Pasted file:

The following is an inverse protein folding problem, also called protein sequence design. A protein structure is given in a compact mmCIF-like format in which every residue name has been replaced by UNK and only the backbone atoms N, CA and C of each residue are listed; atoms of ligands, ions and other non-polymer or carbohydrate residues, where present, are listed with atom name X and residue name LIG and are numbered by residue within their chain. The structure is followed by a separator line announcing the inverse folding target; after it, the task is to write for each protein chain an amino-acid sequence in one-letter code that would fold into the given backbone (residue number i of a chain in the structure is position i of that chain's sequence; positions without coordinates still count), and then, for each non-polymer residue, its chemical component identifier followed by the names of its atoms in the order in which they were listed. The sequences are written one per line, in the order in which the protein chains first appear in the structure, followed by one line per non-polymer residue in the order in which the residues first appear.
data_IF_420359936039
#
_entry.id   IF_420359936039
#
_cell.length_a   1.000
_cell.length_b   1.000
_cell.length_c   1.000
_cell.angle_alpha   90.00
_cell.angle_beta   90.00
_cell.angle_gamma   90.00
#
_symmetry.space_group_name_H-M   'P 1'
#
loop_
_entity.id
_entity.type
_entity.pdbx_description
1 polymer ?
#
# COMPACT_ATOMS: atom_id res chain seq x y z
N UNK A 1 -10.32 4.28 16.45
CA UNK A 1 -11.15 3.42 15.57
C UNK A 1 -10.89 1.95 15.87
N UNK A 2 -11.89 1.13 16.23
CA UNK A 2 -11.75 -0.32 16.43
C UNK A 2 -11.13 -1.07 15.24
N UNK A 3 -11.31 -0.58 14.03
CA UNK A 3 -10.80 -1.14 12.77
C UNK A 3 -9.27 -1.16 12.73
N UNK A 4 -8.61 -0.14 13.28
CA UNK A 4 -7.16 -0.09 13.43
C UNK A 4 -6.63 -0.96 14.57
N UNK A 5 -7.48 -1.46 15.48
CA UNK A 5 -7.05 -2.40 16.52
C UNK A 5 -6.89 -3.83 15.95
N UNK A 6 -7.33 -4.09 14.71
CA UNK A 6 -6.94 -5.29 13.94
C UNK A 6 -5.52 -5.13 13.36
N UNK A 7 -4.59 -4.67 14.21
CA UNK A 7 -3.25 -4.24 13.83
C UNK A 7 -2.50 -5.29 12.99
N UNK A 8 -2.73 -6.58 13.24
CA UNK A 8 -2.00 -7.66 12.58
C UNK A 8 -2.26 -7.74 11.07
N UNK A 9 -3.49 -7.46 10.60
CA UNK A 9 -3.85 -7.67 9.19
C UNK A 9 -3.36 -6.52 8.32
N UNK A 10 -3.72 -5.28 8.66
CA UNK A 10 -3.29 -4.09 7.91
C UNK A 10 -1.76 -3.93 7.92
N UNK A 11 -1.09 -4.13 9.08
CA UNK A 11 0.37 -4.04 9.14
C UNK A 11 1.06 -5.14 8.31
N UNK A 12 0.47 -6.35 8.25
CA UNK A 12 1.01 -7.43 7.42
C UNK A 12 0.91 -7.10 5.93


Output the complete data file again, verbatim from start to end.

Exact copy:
The following is an inverse protein folding problem, also called protein sequence design. A protein structure is given in a compact mmCIF-like format in which every residue name has been replaced by UNK and only the backbone atoms N, CA and C of each residue are listed; atoms of ligands, ions and other non-polymer or carbohydrate residues, where present, are listed with atom name X and residue name LIG and are numbered by residue within their chain. The structure is followed by a separator line announcing the inverse folding target; after it, the task is to write for each protein chain an amino-acid sequence in one-letter code that would fold into the given backbone (residue number i of a chain in the structure is position i of that chain's sequence; positions without coordinates still count), and then, for each non-polymer residue, its chemical component identifier followed by the names of its atoms in the order in which they were listed. The sequences are written one per line, in the order in which the protein chains first appear in the structure, followed by one line per non-polymer residue in the order in which the residues first appear.
data_IF_420359936039
#
_entry.id   IF_420359936039
#
_cell.length_a   1.000
_cell.length_b   1.000
_cell.length_c   1.000
_cell.angle_alpha   90.00
_cell.angle_beta   90.00
_cell.angle_gamma   90.00
#
_symmetry.space_group_name_H-M   'P 1'
#
loop_
_entity.id
_entity.type
_entity.pdbx_description
1 polymer ?
#
# COMPACT_ATOMS: atom_id res chain seq x y z
N UNK A 1 -10.32 4.28 16.45
CA UNK A 1 -11.15 3.42 15.57
C UNK A 1 -10.89 1.95 15.87
N UNK A 2 -11.89 1.13 16.23
CA UNK A 2 -11.75 -0.32 16.43
C UNK A 2 -11.13 -1.07 15.24
N UNK A 3 -11.31 -0.58 14.03
CA UNK A 3 -10.80 -1.14 12.77
C UNK A 3 -9.27 -1.16 12.73
N UNK A 4 -8.61 -0.14 13.28
CA UNK A 4 -7.16 -0.09 13.43
C UNK A 4 -6.63 -0.96 14.57
N UNK A 5 -7.48 -1.46 15.48
CA UNK A 5 -7.05 -2.40 16.52
C UNK A 5 -6.89 -3.83 15.95
N UNK A 6 -7.33 -4.09 14.71
CA UNK A 6 -6.94 -5.29 13.94
C UNK A 6 -5.52 -5.13 13.36
N UNK A 7 -4.59 -4.67 14.21
CA UNK A 7 -3.25 -4.24 13.83
C UNK A 7 -2.50 -5.29 12.99
N UNK A 8 -2.73 -6.58 13.24
CA UNK A 8 -2.00 -7.66 12.58
C UNK A 8 -2.26 -7.74 11.07
N UNK A 9 -3.49 -7.46 10.60
CA UNK A 9 -3.85 -7.67 9.19
C UNK A 9 -3.36 -6.52 8.32
N UNK A 10 -3.72 -5.28 8.66
CA UNK A 10 -3.29 -4.09 7.91
C UNK A 10 -1.76 -3.93 7.92
N UNK A 11 -1.09 -4.13 9.08
CA UNK A 11 0.37 -4.04 9.14
C UNK A 11 1.06 -5.14 8.31
N UNK A 12 0.47 -6.35 8.25
CA UNK A 12 1.01 -7.43 7.42
C UNK A 12 0.91 -7.10 5.93